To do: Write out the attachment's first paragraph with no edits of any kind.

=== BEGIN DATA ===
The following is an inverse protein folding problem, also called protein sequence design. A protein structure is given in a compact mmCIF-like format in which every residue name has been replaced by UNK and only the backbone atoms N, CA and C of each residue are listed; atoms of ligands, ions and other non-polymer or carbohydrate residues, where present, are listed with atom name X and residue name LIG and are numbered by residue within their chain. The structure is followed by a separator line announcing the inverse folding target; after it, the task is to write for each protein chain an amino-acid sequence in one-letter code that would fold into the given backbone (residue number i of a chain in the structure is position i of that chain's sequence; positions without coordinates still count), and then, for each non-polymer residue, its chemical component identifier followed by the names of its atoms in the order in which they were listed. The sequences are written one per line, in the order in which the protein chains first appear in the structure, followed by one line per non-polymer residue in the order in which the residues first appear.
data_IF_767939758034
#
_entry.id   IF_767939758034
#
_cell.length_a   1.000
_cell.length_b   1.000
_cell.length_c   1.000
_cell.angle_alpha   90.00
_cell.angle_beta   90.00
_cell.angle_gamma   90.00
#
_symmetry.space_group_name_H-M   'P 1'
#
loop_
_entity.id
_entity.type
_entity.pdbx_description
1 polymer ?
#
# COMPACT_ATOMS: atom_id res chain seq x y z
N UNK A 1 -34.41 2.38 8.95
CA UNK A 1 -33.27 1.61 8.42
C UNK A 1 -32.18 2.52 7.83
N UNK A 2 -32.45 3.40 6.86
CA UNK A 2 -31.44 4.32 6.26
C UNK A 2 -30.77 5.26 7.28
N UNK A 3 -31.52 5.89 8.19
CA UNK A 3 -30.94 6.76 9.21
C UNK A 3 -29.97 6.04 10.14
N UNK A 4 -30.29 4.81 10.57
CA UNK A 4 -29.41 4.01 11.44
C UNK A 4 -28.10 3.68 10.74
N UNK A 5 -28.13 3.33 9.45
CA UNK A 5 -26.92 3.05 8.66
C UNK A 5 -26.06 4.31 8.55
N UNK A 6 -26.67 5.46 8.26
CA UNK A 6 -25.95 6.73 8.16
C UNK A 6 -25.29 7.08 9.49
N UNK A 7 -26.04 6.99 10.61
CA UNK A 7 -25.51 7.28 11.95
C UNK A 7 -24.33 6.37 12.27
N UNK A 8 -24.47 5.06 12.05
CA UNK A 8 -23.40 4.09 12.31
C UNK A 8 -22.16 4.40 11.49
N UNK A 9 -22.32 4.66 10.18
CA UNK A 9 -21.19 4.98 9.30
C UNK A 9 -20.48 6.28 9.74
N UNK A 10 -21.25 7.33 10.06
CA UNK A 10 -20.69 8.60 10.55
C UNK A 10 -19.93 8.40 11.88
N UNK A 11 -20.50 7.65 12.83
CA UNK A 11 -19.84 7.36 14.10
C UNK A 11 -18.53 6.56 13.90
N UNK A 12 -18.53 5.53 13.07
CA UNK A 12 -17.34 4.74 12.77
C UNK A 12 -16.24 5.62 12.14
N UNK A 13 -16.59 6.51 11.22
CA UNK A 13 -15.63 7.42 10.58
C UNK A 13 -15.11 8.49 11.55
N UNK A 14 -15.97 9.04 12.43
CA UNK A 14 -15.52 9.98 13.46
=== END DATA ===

The following is an inverse protein folding problem, also called protein sequence design. A protein structure is given in a compact mmCIF-like format in which every residue name has been replaced by UNK and only the backbone atoms N, CA and C of each residue are listed; atoms of ligands, ions and other non-polymer or carbohydrate residues, where present, are listed with atom name X and residue name LIG and are numbered by residue within their chain. The structure is followed by a separator line announcing the inverse folding target; after it, the task is to write for each protein chain an amino-acid sequence in one-letter code that would fold into the given backbone (residue number i of a chain in the structure is position i of that chain's sequence; positions without coordinates still count), and then, for each non-polymer residue, its chemical component identifier followed by the names of its atoms in the order in which they were listed. The sequences are written one per line, in the order in which the protein chains first appear in the structure, followed by one line per non-polymer residue in the order in which the residues first appear.